This was one of several methods China used to bring the virus outbreak under control.
"This kind of tracking is part of what China has been doing in its seemingly successful effort to suppress the virus, which has fed the appeal of such tracking," the ACLU said in a white paper released last week.
In the paper, the ACLU highlighted several problems with this method.
For one, cell site location information and GPS data are not accurate enough to pinpoint whether two people were recently in "close contact" with each other.
As the Chinese discovered, cell site location data "generated too many false positives," said Jay Stanley, a senior policy analyst with the ACLU.
GPS data "is probably good enough to tell you that you were near a mosque or an abortion clinic ... but not good enough to figure out who you were close enough to potentially be exposed to COVID," Stanley said.
Other problems: computer algorithms are not always reliable and cell phone location data are scattered among "a whole ecosystem of privacy-invading companies," Stanley said.
In South Korea, officials took a different approach to deploying big data.
They used an infected person's cell phone location data to retrace his or her steps and then published their "anonymized" or anonymous location histories through phone apps and websites. Residents who learned through the apps they may have been exposed to the virus were quickly tested.
But while effective in containing the outbreak, South Korean authorities "are not doing a good job anonymizing the data," the ACLU said.
"One alert informed the public, for example, of a '43-year-old man, resident of Nowon district' who was at his work in Mapo district attending a sexual harassment class," the report said.
In the U.S., authorities have shunned such intrusive techniques. Instead, they have largely relied on aggregate cell phone location data to monitor trends and people's movements in and out of hot spots.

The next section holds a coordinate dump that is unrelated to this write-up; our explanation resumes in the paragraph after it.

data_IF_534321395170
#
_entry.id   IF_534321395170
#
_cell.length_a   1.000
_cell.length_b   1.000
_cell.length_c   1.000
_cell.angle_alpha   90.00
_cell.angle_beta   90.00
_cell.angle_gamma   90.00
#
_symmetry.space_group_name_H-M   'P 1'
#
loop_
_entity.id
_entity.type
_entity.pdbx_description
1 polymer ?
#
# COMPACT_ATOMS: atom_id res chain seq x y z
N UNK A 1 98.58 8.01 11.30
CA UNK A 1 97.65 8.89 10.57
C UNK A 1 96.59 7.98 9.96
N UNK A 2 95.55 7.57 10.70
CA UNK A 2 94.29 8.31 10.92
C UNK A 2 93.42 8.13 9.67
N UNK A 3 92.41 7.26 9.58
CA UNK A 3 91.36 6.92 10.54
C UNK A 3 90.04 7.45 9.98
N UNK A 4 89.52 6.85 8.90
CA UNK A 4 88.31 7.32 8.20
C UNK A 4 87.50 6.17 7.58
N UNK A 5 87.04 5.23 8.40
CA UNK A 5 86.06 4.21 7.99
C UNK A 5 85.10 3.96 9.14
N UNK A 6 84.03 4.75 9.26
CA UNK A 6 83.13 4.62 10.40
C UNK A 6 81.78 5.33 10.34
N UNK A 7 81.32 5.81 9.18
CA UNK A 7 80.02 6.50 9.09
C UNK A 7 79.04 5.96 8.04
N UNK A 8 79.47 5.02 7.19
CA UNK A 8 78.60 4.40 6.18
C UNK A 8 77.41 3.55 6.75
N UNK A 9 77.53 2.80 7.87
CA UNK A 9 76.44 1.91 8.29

Experts say such aggregate location data usually don't present privacy concerns as they involve information about large groups of people rather than individual location histories.
Yet contact tracing by both individuals and health authorities is likely to grow in use once the COVID-19 infection curve is flattened and the virus becomes more geographically localized.
Contact tracing apps use a combination of self-reported health status and location history and allow users to avoid exposure to the virus.
Apple and Google on Friday announced plans to develop a joint contact tracing app using Bluetooth technology. The app allows users to report their positive diagnosis and to receive alerts when they're in close contact with an infected person.
Ryan Calo, a law professor at the University of Washington, warned that digital contact tracing of the kind used in Singapore, South Korea and Israel has significant potential for "unintended consequences, misuse, and encroachment on privacy and civil liberties."
To the extent that contact tracing efforts have been effective in these countries, "they have not been voluntary, self-reported, or involved self-help," Calo said in written testimony to the Senate Commerce Committee. "Rather, public officials have forced compliance and dispatched investigators to interview and, if necessary, forcibly quarantine exposed individuals. I see it as an open question whether Americans would be comfortable with this level of state expenditure and intervention."